Web browsers for mobiles such as Firefox and Safari usually work well. They are designed to work for touch screen devices and as such they have some touch based features included in the app. However they do not exploit the touch features completely.
This is where Dolphin enters the scene. Dolphin was established in 2010 and was the first third party browser on Android. Today Dolphin has more than 100 million users worldwide.
In this article I want to focus on the growth hacking techniques they employed to grow their user base to such stupendous numbers and how you can use the same for your app growth.
Edith Yeung, the VP of International Business Development at Dolphin, wrote an article in Venture Beat about the growth hacking techniques Dolphin employed to grow. This article draws heavily from that.
Yeung doesn’t explain some things in detail like what exactly they did. Perhaps that’s due to privacy policies of the company. But she says that she learned some lessons in growth hacking while growing Dolphin and she has mentioned them in the article, albeit not specifically but too generally.
1) Innovation in app
Dolphin had hit one million installs just through Google Play. That was because theirs is a fantastic web browser which is quite different from other web browsers.
There are some new innovative features in Dolphin that set it apart from others.
Dolphin comes preloaded with some common gestures for common web browsing commands. For example you can draw a down arrow to reach the bottom of the page, an up arrow to reach the top of the page, an upper case “G” is to open Google Search, a backwards “C” for refreshing the page, and so on.
But Dolphin also gives you the option to create your own gestures. You can even change the existing gestures with the ones you want to use. You can create all new gestures for things like saving a page, clearing history, finding a word on the page, etc.
This gestures feature is one of the most important of them all. Dolphin has some other cool features too but such discussions are beyond the scope of this article. You may take a sneak peek here.
2) Mention in other publications
One fine day they noticed a huge number of people were downloading their app. They traced it back to an article which was a review of Dolphin. The impact of that article lasted for over one week. This made them understand the power of media coverage.
You can approach the influential bloggers and journalists of your niche and ask them to write an article for your app. This is not that difficult as many people imagine it to be.
Begin with some research.
Which blogs and journalists wrote about your competing apps? Which people write about the niche in which you have launched your app? Which are the most popular websites in your app’s niche? Which features of your app will appeal to them?
After you have prepared a list of some such people write them an email requesting to write about your app. If your email was short, polite, grammatically correct and to-the-point, chances are you will get a good response.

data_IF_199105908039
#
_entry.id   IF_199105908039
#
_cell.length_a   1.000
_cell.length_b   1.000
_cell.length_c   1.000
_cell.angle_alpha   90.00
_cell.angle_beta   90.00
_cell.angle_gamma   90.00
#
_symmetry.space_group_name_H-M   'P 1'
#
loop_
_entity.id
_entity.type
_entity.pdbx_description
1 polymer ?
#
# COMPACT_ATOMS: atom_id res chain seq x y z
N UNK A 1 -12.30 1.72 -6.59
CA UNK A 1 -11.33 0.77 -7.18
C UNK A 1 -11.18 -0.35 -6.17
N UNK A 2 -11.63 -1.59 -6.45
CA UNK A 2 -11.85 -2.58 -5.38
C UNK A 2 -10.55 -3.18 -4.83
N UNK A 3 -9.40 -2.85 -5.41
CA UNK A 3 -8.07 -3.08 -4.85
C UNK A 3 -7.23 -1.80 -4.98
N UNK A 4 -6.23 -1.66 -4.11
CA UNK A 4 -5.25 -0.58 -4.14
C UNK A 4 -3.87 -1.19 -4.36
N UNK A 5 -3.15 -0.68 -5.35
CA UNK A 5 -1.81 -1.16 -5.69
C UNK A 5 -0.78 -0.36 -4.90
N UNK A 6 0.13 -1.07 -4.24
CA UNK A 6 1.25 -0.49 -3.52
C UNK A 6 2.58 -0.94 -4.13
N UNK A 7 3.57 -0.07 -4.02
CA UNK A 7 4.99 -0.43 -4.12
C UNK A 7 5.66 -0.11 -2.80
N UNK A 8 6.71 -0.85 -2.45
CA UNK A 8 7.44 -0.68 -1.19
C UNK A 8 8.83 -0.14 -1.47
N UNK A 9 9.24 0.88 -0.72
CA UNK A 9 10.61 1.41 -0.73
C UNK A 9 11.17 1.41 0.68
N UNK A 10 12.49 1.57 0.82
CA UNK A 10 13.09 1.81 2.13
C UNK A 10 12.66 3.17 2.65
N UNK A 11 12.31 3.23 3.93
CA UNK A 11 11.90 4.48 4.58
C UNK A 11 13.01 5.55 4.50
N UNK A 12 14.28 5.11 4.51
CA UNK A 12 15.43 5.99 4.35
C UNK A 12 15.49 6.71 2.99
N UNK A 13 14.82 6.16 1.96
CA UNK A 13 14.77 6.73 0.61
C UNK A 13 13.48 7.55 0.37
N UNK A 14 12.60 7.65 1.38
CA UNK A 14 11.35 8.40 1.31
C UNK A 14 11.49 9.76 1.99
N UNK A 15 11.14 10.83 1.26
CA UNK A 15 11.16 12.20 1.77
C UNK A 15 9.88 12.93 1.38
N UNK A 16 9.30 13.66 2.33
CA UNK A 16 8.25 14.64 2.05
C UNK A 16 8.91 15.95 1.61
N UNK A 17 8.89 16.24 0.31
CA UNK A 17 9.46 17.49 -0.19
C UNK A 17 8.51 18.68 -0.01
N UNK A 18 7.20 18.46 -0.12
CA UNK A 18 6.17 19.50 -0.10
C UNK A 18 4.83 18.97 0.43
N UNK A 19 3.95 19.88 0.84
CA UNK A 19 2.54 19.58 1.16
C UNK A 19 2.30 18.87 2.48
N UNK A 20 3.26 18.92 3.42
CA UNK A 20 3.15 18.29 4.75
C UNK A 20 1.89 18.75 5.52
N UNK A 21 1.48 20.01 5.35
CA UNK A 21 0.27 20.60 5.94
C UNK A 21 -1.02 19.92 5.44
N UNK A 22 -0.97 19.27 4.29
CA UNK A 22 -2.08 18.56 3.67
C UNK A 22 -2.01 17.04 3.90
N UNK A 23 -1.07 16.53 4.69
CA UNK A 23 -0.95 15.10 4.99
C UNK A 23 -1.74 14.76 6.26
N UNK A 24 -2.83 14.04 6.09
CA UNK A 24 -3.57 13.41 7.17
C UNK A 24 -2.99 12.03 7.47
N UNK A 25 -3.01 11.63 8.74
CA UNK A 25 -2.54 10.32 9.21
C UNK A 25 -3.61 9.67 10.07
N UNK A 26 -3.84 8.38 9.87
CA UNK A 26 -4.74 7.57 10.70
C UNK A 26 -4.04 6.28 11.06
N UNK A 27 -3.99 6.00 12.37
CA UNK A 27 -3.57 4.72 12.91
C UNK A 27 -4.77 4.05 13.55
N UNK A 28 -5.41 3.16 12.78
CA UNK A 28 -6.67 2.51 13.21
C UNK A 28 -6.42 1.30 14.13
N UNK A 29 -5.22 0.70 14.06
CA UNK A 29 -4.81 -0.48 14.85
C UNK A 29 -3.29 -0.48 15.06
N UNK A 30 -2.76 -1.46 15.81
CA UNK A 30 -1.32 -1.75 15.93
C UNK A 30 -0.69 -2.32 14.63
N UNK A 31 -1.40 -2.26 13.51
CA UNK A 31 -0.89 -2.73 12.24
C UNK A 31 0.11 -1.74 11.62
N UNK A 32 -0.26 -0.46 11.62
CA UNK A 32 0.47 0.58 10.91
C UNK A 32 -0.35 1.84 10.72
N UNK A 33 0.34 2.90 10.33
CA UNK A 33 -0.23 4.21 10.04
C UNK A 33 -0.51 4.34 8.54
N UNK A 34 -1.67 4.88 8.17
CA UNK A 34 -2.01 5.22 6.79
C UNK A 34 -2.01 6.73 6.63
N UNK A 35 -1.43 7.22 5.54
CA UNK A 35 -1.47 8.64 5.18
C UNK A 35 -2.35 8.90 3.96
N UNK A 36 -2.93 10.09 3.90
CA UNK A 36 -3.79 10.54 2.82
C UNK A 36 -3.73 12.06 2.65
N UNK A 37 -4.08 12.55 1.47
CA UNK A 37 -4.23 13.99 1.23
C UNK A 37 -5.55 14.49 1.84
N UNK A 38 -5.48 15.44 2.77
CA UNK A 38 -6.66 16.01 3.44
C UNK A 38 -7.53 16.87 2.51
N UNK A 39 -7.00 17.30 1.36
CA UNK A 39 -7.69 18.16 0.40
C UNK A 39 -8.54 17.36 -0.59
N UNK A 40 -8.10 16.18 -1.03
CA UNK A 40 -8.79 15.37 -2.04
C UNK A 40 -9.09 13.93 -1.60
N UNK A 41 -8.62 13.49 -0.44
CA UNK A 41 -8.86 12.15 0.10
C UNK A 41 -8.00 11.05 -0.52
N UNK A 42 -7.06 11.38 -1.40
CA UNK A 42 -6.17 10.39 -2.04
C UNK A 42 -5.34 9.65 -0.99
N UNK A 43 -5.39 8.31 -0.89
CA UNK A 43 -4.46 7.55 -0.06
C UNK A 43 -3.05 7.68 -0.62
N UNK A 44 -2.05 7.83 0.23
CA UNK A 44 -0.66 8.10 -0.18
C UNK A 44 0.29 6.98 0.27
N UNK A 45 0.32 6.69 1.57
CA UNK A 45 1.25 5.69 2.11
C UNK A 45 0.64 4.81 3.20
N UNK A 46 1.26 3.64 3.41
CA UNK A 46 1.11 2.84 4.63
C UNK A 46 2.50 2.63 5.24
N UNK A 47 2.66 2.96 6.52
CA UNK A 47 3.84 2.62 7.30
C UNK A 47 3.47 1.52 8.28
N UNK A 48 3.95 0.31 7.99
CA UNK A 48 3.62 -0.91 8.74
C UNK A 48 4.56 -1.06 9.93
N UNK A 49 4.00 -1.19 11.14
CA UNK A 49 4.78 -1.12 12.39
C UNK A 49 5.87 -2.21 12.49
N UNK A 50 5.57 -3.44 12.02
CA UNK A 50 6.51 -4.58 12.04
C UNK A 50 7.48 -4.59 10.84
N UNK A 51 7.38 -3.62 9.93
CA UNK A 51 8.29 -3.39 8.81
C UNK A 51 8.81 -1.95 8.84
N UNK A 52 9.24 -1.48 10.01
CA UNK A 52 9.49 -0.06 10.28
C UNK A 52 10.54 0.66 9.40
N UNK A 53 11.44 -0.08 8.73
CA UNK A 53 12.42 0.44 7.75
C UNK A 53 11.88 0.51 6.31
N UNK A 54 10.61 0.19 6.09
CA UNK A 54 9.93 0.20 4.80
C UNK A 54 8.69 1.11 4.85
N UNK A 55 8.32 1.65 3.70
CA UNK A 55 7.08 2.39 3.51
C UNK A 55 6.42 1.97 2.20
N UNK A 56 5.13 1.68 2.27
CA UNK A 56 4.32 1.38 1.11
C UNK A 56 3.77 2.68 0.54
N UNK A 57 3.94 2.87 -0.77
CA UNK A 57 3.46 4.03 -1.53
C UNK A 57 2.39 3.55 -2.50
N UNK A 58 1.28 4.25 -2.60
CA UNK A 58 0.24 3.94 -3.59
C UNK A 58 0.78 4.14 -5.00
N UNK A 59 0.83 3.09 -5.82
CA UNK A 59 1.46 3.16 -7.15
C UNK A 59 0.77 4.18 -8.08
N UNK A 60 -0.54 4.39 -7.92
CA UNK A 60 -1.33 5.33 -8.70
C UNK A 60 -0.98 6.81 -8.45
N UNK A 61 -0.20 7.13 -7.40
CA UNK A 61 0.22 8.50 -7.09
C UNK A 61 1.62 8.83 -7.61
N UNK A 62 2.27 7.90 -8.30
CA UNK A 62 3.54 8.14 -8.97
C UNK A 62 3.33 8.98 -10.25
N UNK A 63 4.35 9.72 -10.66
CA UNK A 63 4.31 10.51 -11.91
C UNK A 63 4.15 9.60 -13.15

3) Search Engine Optimization
SEO is as important for the app market as it is for blogs and websites. Its Play store or App store optimization here. If your app is not discoverable how do you expect people to find it?
Use relevant keywords in the description of your app. For example if yours is a book app use words like “reading”, “books”, “ebooks”, etc. You could include some of them even in the app title.
You could spend some time researching the top notch apps in your niche to see which keywords are they using and how are they writing their description.
4) Using Demand Side Platforms
Ever heard of DSPs? No? Let me help.
DSP stands for Demand Side Platform.
A mobile DSP automates the process of match-making mobile ads with those mobile sites and apps which are the most appropriate for them. A mobile DSP brings together data from advertisers, publishers, ad tech companies and third parties so that it may give mobile ad buyers the best possible options of buying the right inventory for their clients.
Instead of going the traditional way, instead of buying blocks of inventory, the DSP evaluates every impression, as the mobile user opens a page on a mobile site or app. Then if that slot matches the requirements of the client, it is purchased, and hence the client’s ad is shown on the mobile device.
All this happens within a fraction of a second.
Now there are many DSPs with which you can work to drive more installs for your app. Depending upon the time of the year you will have to pay anywhere from $1 to $10 per install for US users. That may sound a lot to you but keep in mind that by 2015, the average revenue per user or ARPU is expected to hit $51. So you will still profit.
But you should only use DSPs when you are targeting the users who won’t just download your app but will also pay you by purchasing virtual goods like coins or by upgrading to premium packs. If you cannot research and identify who these potential high quality users are, Yeung says, you should not go this route.
5) Exchanges with other app owners
If you have a significant amount of users you can start contacting other app developers requesting each other’s promotion. But you should only partner with those apps which you know are good, are from reliable companies, and fall in the same niche as yours.
Of course if yours is an app about news and the other person’s is about fashion, you can’t promote his app to your users. It will annoy them.
Yeung says, “I’ve found the most effective way to drive installs is via push notification, internal messaging, or small banner and overlay ads (you usually have to pay for this).”
But since different strategies work for different people, see which one suits you.
I hope this article helps you in your app marketing journey.